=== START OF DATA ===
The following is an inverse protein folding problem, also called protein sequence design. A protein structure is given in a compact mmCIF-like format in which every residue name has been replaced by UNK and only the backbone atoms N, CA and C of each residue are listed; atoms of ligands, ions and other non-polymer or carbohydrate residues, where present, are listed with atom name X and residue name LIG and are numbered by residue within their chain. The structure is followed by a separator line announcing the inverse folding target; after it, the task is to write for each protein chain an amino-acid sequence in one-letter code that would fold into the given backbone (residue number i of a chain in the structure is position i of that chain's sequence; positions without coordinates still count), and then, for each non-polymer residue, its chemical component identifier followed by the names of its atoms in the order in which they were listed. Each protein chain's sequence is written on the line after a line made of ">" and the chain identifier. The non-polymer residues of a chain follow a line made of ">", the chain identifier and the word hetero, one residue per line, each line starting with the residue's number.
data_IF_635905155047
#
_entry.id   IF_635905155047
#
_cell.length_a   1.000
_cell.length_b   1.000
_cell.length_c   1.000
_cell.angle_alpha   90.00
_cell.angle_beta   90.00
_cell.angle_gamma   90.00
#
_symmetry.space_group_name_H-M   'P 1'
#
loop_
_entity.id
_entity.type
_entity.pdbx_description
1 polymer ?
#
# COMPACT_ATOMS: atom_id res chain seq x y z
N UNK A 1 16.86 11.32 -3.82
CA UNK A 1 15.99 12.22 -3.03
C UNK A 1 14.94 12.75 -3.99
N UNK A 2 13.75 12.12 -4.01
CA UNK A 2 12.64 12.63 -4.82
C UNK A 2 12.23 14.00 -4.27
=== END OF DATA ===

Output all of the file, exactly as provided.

The following is an inverse protein folding problem, also called protein sequence design. A protein structure is given in a compact mmCIF-like format in which every residue name has been replaced by UNK and only the backbone atoms N, CA and C of each residue are listed; atoms of ligands, ions and other non-polymer or carbohydrate residues, where present, are listed with atom name X and residue name LIG and are numbered by residue within their chain. The structure is followed by a separator line announcing the inverse folding target; after it, the task is to write for each protein chain an amino-acid sequence in one-letter code that would fold into the given backbone (residue number i of a chain in the structure is position i of that chain's sequence; positions without coordinates still count), and then, for each non-polymer residue, its chemical component identifier followed by the names of its atoms in the order in which they were listed. Each protein chain's sequence is written on the line after a line made of ">" and the chain identifier. The non-polymer residues of a chain follow a line made of ">", the chain identifier and the word hetero, one residue per line, each line starting with the residue's number.
data_IF_635905155047
#
_entry.id   IF_635905155047
#
_cell.length_a   1.000
_cell.length_b   1.000
_cell.length_c   1.000
_cell.angle_alpha   90.00
_cell.angle_beta   90.00
_cell.angle_gamma   90.00
#
_symmetry.space_group_name_H-M   'P 1'
#
loop_
_entity.id
_entity.type
_entity.pdbx_description
1 polymer ?
#
# COMPACT_ATOMS: atom_id res chain seq x y z
N UNK A 1 16.86 11.32 -3.82
CA UNK A 1 15.99 12.22 -3.03
C UNK A 1 14.94 12.75 -3.99
N UNK A 2 13.75 12.12 -4.01
CA UNK A 2 12.64 12.63 -4.82
C UNK A 2 12.23 14.00 -4.27